Currently, it feels like the rules of life—and parenting—are being rewritten every day, thanks to coronavirus and the efforts under way to stop it. But as more and more families start to shelter in place, the question on many moms’ minds is simple: Can my kids have playdates right now? Even outdoor ones? We spoke with an expert—Jennifer Jipson, Ph.D., professor of child development and educational advisory board member at The Goddard School—to find out.
Anything Inside the House Is Off-Limits
The rules are hard and fast here: As more and more states issue shelter-in-place orders, families are required to stay home unless going out for an essential activity like picking up groceries or visiting the doctor. This includes limiting indoor activities to immediate family members only. That means no playdates whatsoever unless they’re the virtual kind (more on that in a minute).
So Is the Playground
Unfortunately, shelter in place means no playdates, no trips to the playground and no planned bike rides, hikes or neighborhood walks with other families. Even with the intention of maintaining six feet of physical separation, it’s just too risky. “Children are motivated to share and help, and they’ve practiced this for years,” Jipson explains. “If a friend falls, they will reach out their hand and help him up. If they have a delicious snack pack of gummy bears, they’ll give one to their friend.”
Virtual Playdates, However, Can Be Beneficial for Everybody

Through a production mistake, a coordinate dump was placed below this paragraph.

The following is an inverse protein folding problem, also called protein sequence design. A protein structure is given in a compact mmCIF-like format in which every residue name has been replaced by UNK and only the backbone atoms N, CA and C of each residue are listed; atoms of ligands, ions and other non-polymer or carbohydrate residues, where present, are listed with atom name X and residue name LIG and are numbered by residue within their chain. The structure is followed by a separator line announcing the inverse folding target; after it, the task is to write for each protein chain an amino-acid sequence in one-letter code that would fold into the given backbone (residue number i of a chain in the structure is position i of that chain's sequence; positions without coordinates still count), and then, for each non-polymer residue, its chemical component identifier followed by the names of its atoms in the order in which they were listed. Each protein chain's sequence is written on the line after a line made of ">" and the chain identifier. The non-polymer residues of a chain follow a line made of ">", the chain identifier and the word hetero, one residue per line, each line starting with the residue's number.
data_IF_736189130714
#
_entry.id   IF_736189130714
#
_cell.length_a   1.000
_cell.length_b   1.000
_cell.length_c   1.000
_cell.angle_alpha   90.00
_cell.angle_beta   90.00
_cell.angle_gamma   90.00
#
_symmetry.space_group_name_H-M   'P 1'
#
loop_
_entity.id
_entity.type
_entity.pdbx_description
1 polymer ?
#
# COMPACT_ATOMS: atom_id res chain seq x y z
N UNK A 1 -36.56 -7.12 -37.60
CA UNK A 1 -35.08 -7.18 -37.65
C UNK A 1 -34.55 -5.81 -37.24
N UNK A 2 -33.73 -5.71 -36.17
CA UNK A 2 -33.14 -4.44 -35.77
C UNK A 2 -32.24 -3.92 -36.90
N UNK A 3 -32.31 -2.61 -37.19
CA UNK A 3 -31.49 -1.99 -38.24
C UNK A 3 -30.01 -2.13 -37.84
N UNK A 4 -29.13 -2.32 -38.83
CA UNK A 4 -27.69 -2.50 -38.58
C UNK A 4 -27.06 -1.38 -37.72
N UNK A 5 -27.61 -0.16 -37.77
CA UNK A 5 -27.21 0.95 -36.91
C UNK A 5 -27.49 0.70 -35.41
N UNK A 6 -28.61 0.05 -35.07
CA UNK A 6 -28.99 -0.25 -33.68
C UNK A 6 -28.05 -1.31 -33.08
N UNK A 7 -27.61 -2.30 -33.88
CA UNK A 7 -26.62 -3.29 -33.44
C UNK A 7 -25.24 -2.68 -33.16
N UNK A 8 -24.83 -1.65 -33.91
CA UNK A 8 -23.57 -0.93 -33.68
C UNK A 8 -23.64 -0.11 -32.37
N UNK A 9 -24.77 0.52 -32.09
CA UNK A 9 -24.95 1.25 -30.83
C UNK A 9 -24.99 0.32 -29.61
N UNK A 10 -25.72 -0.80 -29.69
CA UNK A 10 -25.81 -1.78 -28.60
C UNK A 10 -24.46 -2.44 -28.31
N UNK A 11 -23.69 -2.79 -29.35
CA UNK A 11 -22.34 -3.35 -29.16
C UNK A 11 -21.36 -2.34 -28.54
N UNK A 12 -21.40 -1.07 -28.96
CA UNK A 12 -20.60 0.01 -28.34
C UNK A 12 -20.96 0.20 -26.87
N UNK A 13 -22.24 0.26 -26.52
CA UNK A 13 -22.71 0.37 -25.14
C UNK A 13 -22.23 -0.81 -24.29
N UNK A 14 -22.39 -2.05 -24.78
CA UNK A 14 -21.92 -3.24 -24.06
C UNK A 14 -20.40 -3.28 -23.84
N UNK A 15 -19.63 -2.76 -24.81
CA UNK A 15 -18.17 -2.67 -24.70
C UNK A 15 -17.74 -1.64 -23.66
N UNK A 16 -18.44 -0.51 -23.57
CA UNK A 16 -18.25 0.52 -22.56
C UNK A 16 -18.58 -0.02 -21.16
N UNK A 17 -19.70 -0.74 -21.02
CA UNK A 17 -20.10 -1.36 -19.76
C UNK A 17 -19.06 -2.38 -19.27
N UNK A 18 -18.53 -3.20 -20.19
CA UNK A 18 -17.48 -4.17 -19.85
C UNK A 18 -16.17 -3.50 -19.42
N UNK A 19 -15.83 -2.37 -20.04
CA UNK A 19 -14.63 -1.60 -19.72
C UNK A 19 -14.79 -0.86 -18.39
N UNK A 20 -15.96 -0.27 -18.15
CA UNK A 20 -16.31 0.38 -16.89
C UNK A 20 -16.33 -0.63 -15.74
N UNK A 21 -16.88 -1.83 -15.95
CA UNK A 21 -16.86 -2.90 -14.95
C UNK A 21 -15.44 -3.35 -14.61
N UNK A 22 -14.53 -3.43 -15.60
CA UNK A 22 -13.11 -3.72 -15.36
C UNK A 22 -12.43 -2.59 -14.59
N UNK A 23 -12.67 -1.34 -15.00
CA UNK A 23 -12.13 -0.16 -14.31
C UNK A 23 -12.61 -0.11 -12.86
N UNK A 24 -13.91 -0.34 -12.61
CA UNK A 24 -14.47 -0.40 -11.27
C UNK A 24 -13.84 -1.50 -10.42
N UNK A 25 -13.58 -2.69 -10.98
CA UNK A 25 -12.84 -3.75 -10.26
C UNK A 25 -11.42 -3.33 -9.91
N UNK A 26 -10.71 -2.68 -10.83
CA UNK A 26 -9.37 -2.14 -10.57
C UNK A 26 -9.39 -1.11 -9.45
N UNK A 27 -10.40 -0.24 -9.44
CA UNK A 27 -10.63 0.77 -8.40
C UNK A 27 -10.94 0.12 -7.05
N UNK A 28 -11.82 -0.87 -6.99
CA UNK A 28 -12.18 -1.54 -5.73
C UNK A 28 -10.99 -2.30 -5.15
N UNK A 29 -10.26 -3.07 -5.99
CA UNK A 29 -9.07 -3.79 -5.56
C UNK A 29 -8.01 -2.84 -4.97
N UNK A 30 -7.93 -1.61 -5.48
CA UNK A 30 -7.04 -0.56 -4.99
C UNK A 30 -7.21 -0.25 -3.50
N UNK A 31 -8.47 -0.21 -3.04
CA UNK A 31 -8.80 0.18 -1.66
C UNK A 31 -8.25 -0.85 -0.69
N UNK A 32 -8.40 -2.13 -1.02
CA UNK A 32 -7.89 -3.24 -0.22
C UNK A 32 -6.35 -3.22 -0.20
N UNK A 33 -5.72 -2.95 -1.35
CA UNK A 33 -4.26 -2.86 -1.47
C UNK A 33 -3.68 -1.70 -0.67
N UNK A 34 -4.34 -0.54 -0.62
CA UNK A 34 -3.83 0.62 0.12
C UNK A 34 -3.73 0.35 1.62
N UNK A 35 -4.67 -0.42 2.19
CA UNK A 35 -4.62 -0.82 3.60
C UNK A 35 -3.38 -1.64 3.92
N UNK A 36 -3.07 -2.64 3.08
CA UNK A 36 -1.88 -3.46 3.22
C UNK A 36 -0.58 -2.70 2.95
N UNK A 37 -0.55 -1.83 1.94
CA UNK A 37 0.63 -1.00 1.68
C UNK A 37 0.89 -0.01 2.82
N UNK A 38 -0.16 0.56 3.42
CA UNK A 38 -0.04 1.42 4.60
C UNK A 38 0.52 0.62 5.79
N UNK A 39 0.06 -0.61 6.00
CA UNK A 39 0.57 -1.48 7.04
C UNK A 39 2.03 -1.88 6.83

All these “no’s” are difficult to hear, Jipson understands. But the rationale is strong: We need to break the chain of contagion, and the only way to do that is by being united in our commitment to being physically separated. “Given this new—and temporary, if we all do our part—parenting context, remember: Physical distancing does not have to mean social distancing,” she says. “Social interaction is critical for the development of social skills, cognitive ability and mental health. Children of all ages can benefit from spending some virtual time with others during the upcoming weeks spent at home.”
As for the best way to connect online? Jipson’s favorite apps include Caribu for kids up to 8 years and Houseparty for school-age kids. Caribu is a subscription-based video chat app that combines video chatting with numerous choices for game playing. It also contains a library of books so that children can engage in reading together or with distant relatives. As for Houseparty, this app allows children to see multiple friends at once in a virtual hangout and even play games together (think Charades, Pictionary and Apples to Apples).
She also recommends video chat apps like Zoom, Skype, FaceTime, Google Duo and WhatsApp. “Yes, it gives kids an opportunity to see someone else’s face and chat, but it can also be used to encourage kids to share their non-digital activities with one another—everything from new dance moves to Lego projects to artistic creations,” says Jipson. “Just last night, my daughter made cupcakes with a friend over FaceTime—they both followed the same recipe in real time. They had a blast.”